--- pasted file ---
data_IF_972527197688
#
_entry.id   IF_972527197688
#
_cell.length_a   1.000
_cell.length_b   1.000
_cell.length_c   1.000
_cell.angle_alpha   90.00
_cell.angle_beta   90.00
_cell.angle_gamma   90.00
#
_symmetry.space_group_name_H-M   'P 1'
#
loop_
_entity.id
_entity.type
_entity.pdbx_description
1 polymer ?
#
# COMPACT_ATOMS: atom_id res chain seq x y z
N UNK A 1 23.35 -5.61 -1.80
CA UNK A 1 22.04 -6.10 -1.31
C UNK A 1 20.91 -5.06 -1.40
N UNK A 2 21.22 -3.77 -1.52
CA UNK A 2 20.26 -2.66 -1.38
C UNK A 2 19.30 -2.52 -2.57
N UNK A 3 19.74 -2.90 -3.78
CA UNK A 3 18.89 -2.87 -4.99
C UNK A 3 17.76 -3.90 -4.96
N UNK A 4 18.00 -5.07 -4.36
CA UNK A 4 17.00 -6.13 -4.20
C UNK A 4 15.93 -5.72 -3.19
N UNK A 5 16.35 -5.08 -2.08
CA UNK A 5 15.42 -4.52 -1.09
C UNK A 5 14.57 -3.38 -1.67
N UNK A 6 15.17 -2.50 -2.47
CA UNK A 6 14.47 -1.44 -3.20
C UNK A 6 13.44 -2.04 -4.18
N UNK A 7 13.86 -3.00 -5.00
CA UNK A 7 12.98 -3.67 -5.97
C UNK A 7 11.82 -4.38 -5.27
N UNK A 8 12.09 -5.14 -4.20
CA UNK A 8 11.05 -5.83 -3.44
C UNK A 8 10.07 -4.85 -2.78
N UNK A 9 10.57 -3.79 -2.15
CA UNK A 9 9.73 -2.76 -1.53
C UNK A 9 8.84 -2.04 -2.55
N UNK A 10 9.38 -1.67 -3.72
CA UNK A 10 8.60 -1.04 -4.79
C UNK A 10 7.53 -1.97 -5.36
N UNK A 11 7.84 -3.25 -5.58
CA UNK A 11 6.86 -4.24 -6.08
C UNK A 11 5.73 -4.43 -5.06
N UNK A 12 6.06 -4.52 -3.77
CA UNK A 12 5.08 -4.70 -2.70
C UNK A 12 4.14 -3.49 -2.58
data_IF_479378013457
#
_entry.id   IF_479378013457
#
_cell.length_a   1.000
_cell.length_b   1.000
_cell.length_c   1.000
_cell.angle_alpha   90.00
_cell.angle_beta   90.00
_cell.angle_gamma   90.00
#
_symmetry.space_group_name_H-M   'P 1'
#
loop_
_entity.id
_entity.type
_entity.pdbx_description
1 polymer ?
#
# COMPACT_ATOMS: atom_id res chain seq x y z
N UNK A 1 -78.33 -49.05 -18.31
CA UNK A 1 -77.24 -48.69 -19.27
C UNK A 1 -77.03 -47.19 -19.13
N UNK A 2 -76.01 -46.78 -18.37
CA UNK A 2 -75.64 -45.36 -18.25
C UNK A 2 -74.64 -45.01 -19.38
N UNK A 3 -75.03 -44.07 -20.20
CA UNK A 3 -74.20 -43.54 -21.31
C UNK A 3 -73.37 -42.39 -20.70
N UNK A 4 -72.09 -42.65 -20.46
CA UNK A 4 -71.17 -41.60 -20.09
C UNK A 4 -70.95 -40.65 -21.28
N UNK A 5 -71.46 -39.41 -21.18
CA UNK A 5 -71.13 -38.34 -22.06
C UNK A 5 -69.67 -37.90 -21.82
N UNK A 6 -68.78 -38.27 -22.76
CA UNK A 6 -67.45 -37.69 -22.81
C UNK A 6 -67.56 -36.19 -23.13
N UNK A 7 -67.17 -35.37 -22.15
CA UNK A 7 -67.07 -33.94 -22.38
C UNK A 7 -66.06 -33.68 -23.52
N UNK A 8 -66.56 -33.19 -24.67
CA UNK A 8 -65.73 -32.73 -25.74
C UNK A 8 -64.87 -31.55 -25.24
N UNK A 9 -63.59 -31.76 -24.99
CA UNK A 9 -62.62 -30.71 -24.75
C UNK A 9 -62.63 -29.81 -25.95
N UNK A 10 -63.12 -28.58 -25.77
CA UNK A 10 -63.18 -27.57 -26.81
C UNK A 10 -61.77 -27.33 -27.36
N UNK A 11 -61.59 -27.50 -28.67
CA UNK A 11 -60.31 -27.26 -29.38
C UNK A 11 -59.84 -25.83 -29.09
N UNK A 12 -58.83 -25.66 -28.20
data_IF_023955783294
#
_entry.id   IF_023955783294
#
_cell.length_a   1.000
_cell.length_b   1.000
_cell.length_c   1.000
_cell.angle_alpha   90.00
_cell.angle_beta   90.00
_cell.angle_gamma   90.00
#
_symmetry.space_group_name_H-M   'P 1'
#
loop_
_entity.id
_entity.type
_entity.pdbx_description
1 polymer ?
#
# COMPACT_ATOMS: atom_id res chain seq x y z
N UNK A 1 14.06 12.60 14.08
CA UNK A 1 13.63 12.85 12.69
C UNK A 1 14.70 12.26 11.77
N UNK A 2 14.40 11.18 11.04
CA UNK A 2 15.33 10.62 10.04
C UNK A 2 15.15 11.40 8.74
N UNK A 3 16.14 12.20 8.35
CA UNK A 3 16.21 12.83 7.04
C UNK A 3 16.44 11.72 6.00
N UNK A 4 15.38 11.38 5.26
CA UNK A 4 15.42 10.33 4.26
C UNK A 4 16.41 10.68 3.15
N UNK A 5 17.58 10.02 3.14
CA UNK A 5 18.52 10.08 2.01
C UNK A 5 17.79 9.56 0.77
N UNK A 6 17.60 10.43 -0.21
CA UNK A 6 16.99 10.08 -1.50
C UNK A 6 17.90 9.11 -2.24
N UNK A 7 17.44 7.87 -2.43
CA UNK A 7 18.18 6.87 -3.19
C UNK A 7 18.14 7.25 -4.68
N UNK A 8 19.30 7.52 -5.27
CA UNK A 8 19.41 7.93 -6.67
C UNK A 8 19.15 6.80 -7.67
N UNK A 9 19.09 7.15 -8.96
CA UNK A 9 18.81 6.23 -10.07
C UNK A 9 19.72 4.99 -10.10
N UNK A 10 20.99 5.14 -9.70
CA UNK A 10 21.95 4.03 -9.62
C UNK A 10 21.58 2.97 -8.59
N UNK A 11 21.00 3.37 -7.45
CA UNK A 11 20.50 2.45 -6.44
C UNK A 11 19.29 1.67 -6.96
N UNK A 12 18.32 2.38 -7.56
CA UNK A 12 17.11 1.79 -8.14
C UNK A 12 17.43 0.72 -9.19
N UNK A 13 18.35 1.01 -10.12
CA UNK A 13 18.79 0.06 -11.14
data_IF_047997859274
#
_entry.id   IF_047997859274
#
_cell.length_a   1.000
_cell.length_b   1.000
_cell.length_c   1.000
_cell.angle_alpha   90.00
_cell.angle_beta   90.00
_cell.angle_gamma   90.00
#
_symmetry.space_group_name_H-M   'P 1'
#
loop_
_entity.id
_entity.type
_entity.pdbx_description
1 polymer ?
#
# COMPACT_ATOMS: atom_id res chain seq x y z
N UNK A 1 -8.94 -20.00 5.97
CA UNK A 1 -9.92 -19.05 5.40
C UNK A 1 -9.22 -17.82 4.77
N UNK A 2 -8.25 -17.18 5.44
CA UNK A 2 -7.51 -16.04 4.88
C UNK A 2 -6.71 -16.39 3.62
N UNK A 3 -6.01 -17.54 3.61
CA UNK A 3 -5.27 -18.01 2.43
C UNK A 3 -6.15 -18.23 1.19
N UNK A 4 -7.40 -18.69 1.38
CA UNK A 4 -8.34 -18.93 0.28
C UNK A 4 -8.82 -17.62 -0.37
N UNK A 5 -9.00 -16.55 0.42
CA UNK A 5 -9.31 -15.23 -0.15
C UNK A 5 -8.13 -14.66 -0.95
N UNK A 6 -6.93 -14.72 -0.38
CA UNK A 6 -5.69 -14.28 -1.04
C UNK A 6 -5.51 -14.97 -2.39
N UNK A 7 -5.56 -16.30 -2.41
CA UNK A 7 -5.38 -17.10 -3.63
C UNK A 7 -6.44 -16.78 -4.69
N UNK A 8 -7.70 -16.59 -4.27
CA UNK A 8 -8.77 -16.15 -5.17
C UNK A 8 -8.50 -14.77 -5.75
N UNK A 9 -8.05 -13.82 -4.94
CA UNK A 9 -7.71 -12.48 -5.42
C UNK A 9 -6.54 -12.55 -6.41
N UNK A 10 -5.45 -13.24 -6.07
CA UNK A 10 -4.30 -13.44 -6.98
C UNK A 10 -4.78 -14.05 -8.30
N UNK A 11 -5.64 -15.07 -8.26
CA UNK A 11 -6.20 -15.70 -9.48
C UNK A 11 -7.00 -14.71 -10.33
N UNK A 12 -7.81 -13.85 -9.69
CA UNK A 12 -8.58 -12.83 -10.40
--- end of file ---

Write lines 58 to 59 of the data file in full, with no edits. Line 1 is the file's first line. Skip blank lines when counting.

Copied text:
#
_entry.id   IF_479378013457